Shocking double-digit win gives Democrats reason for optimism in deep red Kentucky

Shocking double-digit win gives Democrats reason for optimism in deep red Kentucky
Amy McGrath image via campaign

Although Kentucky is a red state that President Donald Trump won by 30% in 2016, a political shocker came when, in 2019, Republican Gov. Matt Bevin was voted out of office, and centrist Democrat Andy Beshear (now Kentucky’s governor) won the election. And now, another shocker has come in the form of Democrat Karen Berg winning a Kentucky State Senate seat that had been in GOP hands for 25 years.


Berg’s win in the special election was decisive. In Kentucky’s 26th Senate District —where Republican Sen. Ernie Harris announced his retirement — Berg defeated Republican Bill Ferko by 14%. Berg will remain in the seat until 2022, when she will have to seek reelection.

The Kentucky State Senate still has a strong GOP majority, but the victories of Beshear and now, Berg, are a hopeful sign for Democrats in the Bluegrass State — where Democrat Amy McGrath is hoping to unseat Senate Majority Leader Mitch McConnell in November. The centrist McGrath, a retired Marine fighter pilot, recently declared a narrow victory over the progressive Charles Booker in a Democratic senatorial primary. That primary turned out to be surprisingly close, and NPR reported that McGrath won by 3%.

Booker, who serves in the Kentucky House of Representatives, was endorsed by Sen. Bernie Sanders and Rep. Alexandria Ocasio-Cortez.

McGrath knows that she will be fighting an uphill battle in the general election, given how Republican Kentucky has been and the fact that McConnell was first elected to the U.S. Senate in 1984. But McGrath is ahead of of the Senate majority leader in terms of fundraising. On June 12, the Louisville Courier Journal reported that McGrath’s campaign had raised a total of $41.1 million, while the Senate majority leader’s reelection campaign had raised $32.8.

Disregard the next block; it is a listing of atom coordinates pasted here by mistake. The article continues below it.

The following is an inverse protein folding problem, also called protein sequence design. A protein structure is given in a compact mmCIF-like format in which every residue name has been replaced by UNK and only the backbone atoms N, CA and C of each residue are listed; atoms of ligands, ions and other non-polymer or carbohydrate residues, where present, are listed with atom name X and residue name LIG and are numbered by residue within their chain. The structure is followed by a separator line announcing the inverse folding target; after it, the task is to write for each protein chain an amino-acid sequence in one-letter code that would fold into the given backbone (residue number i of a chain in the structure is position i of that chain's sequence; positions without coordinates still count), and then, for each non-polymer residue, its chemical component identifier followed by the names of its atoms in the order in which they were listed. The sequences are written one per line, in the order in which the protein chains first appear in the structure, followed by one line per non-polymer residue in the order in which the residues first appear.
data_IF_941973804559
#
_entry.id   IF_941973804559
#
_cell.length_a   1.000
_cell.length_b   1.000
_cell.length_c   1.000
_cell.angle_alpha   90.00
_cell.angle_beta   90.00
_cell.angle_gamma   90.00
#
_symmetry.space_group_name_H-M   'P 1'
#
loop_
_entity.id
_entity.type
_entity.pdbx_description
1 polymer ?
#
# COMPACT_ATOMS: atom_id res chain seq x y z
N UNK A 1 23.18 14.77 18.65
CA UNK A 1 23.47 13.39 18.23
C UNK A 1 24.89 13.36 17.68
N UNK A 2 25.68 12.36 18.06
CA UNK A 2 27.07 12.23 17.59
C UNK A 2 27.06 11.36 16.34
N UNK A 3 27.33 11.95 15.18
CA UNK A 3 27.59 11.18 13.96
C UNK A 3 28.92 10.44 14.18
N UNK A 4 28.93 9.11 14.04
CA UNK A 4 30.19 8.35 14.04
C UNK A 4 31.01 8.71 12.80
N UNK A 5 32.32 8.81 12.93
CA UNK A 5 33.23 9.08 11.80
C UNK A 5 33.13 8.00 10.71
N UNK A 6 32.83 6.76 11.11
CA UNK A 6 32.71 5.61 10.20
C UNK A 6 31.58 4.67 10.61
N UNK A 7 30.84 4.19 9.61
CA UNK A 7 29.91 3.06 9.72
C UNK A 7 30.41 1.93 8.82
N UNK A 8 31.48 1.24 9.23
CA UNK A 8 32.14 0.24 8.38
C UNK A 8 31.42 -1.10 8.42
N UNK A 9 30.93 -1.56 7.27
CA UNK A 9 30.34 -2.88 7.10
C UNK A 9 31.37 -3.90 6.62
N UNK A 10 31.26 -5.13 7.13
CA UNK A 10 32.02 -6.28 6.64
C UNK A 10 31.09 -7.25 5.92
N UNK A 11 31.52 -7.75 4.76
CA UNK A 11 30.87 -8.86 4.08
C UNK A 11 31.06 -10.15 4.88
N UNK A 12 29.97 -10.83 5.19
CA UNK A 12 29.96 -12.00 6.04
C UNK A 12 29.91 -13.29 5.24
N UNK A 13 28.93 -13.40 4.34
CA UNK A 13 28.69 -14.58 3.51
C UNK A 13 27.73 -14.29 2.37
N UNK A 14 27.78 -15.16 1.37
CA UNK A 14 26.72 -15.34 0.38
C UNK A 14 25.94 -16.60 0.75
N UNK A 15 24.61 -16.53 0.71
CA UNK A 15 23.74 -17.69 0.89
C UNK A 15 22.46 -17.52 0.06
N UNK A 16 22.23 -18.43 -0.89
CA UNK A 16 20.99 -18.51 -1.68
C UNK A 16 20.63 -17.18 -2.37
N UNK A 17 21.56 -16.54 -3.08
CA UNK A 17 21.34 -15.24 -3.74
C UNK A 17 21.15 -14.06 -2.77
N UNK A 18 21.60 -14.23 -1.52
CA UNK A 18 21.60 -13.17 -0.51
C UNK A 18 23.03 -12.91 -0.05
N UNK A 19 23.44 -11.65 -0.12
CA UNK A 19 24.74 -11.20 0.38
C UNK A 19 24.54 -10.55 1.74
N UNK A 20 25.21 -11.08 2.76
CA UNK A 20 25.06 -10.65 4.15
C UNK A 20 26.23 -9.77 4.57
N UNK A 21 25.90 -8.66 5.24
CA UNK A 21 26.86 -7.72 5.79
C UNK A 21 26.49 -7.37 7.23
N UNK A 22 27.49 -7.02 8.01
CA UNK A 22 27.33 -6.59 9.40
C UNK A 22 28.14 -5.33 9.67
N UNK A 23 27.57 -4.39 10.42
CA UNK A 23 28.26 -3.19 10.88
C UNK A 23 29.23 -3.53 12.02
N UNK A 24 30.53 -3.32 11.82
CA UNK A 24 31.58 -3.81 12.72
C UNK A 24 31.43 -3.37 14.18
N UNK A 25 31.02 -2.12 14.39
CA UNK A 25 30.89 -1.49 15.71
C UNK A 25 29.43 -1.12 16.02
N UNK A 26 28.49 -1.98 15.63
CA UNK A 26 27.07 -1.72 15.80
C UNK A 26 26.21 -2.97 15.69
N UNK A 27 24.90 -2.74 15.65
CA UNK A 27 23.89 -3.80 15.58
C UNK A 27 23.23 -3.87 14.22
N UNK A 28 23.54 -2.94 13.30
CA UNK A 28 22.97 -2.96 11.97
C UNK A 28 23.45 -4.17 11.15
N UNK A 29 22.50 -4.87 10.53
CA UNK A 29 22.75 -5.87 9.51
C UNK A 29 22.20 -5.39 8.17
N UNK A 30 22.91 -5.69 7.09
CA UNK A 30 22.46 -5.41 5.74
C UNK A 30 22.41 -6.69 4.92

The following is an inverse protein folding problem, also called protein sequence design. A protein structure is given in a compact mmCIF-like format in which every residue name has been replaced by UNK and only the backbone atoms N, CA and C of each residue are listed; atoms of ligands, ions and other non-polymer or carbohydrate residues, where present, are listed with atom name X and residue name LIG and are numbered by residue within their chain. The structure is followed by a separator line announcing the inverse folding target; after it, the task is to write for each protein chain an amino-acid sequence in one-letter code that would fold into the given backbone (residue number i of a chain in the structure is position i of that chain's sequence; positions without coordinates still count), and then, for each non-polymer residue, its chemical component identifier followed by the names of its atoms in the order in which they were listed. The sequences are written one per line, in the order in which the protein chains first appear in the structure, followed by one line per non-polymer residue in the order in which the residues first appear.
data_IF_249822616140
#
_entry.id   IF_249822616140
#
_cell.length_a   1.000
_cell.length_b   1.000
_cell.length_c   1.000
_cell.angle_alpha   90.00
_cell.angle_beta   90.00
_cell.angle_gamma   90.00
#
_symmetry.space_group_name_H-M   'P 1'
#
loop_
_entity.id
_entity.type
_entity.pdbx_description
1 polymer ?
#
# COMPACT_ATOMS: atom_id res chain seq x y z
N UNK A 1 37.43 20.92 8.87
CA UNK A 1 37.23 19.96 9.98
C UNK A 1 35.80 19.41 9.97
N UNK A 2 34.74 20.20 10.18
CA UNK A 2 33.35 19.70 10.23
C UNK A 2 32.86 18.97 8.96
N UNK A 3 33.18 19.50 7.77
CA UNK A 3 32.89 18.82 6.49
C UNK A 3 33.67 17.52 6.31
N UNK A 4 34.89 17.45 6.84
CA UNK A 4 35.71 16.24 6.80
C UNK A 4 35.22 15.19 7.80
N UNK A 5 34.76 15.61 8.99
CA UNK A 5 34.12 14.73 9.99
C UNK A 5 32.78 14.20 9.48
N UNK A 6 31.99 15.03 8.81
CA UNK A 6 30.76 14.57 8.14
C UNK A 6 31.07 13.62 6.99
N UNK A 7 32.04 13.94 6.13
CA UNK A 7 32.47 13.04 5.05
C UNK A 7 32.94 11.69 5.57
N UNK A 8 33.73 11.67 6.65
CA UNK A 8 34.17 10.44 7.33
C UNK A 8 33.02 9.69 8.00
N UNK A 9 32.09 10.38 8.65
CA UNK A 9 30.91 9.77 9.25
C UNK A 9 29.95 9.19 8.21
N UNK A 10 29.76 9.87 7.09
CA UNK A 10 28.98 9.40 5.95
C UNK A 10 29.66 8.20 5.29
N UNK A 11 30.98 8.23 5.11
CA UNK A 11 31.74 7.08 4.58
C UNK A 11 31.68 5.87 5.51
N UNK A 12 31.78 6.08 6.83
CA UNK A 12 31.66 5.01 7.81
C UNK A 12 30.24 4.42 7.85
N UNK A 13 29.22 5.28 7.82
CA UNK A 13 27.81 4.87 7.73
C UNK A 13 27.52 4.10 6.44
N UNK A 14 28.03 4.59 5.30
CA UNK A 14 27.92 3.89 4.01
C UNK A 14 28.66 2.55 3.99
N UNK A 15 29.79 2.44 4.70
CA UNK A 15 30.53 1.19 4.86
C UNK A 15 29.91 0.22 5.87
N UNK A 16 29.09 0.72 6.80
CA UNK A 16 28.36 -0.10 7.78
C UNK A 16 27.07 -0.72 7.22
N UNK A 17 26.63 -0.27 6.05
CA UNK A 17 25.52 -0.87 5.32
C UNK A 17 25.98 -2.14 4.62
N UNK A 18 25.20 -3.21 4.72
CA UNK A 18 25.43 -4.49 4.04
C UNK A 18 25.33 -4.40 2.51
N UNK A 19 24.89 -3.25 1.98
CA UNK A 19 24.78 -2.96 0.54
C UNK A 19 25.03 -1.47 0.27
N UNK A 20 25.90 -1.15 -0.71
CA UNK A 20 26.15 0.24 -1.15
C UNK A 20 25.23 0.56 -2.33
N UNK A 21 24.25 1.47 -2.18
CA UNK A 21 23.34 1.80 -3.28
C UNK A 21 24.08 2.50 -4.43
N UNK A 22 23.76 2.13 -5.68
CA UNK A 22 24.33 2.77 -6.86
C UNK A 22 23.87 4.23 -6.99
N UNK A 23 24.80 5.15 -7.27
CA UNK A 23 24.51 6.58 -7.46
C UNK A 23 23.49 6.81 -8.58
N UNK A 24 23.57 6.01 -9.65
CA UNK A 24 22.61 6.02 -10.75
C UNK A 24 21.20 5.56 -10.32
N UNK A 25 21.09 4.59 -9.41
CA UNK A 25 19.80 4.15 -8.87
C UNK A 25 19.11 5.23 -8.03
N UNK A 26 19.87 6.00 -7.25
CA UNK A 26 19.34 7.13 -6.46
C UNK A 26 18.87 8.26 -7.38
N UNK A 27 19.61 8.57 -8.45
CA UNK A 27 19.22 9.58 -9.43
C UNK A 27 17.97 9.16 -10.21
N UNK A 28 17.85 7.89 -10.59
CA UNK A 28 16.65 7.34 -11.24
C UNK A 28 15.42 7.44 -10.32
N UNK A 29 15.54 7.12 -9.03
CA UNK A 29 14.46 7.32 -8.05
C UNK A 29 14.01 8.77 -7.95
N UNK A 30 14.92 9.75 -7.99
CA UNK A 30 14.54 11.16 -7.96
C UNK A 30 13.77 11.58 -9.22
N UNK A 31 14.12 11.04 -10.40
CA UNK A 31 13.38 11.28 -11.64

Enjoy this piece?

… then let us make a small request. AlterNet’s journalists work tirelessly to counter the traditional corporate media narrative. We’re here seven days a week, 365 days a year. And we’re proud to say that we’ve been bringing you the real, unfiltered news for 20 years—longer than any other progressive news site on the Internet.

It’s through the generosity of our supporters that we’re able to share with you all the underreported news you need to know. Independent journalism is increasingly imperiled; ads alone can’t pay our bills. AlterNet counts on readers like you to support our coverage. Did you enjoy content from David Cay Johnston, Common Dreams, Raw Story and Robert Reich? Opinion from Salon and Jim Hightower? Analysis by The Conversation? Then join the hundreds of readers who have supported AlterNet this year.

Every reader contribution, whatever the amount, makes a tremendous difference. Help ensure AlterNet remains independent long into the future. Support progressive journalism with a one-time contribution to AlterNet, or click here to become a subscriber. Thank you. Click here to donate by check.

Close